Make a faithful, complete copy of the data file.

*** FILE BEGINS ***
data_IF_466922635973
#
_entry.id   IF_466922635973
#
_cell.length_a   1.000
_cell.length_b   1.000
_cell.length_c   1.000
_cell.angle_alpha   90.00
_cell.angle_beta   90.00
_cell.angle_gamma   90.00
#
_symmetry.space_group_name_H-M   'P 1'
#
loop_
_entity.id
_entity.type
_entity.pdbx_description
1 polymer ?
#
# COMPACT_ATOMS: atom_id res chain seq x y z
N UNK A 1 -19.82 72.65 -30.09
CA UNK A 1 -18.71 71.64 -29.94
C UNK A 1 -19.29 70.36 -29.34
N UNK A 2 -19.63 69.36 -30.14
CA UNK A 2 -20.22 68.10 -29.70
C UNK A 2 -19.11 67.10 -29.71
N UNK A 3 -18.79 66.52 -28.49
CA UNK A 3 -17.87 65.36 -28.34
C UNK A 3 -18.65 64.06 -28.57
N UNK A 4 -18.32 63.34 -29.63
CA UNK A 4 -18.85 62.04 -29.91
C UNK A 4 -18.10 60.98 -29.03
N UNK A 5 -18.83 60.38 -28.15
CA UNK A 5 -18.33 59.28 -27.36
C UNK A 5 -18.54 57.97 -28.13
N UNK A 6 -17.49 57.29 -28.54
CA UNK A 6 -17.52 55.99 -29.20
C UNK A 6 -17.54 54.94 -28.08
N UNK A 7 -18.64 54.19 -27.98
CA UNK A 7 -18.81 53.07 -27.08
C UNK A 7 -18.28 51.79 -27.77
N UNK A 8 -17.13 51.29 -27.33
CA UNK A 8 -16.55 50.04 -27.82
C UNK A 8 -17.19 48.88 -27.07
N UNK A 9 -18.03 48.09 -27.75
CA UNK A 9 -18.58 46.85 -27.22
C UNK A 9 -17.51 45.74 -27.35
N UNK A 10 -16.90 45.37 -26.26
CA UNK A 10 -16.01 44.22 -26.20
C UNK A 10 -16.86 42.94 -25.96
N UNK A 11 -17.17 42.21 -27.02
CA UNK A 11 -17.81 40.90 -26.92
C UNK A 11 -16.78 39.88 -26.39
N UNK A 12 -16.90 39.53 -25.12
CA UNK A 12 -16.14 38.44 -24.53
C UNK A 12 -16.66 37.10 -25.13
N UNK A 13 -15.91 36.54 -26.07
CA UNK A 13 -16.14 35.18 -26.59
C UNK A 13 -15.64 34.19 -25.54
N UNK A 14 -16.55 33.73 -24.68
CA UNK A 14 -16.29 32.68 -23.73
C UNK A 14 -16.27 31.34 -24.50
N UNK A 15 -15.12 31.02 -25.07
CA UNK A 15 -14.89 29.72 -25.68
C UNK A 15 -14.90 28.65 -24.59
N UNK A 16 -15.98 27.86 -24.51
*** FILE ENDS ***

data_IF_466922635973
#
_entry.id   IF_466922635973
#
_cell.length_a   1.000
_cell.length_b   1.000
_cell.length_c   1.000
_cell.angle_alpha   90.00
_cell.angle_beta   90.00
_cell.angle_gamma   90.00
#
_symmetry.space_group_name_H-M   'P 1'
#
loop_
_entity.id
_entity.type
_entity.pdbx_description
1 polymer ?
#
# COMPACT_ATOMS: atom_id res chain seq x y z
N UNK A 1 -19.82 72.65 -30.09
CA UNK A 1 -18.71 71.64 -29.94
C UNK A 1 -19.29 70.36 -29.34
N UNK A 2 -19.63 69.36 -30.14
CA UNK A 2 -20.22 68.10 -29.70
C UNK A 2 -19.11 67.10 -29.71
N UNK A 3 -18.79 66.52 -28.49
CA UNK A 3 -17.87 65.36 -28.34
C UNK A 3 -18.65 64.06 -28.57
N UNK A 4 -18.32 63.34 -29.63
CA UNK A 4 -18.85 62.04 -29.91
C UNK A 4 -18.10 60.98 -29.03
N UNK A 5 -18.83 60.38 -28.15
CA UNK A 5 -18.33 59.28 -27.36
C UNK A 5 -18.54 57.97 -28.13
N UNK A 6 -17.49 57.29 -28.54
CA UNK A 6 -17.52 55.99 -29.20
C UNK A 6 -17.54 54.94 -28.08
N UNK A 7 -18.64 54.19 -27.98
CA UNK A 7 -18.81 53.07 -27.08
C UNK A 7 -18.28 51.79 -27.77
N UNK A 8 -17.13 51.29 -27.33
CA UNK A 8 -16.55 50.04 -27.82
C UNK A 8 -17.19 48.88 -27.07
N UNK A 9 -18.03 48.09 -27.75
CA UNK A 9 -18.58 46.85 -27.22
C UNK A 9 -17.51 45.74 -27.35
N UNK A 10 -16.90 45.37 -26.26
CA UNK A 10 -16.01 44.22 -26.20
C UNK A 10 -16.86 42.94 -25.96
N UNK A 11 -17.17 42.21 -27.02
CA UNK A 11 -17.81 40.90 -26.92
C UNK A 11 -16.78 39.88 -26.39
N UNK A 12 -16.90 39.53 -25.12
CA UNK A 12 -16.14 38.44 -24.53
C UNK A 12 -16.66 37.10 -25.13
N UNK A 13 -15.91 36.54 -26.07
CA UNK A 13 -16.14 35.18 -26.59
C UNK A 13 -15.64 34.19 -25.54
N UNK A 14 -16.55 33.73 -24.68
CA UNK A 14 -16.29 32.68 -23.73
C UNK A 14 -16.27 31.34 -24.50
N UNK A 15 -15.12 31.02 -25.07
CA UNK A 15 -14.89 29.72 -25.68
C UNK A 15 -14.90 28.65 -24.59
N UNK A 16 -15.98 27.86 -24.51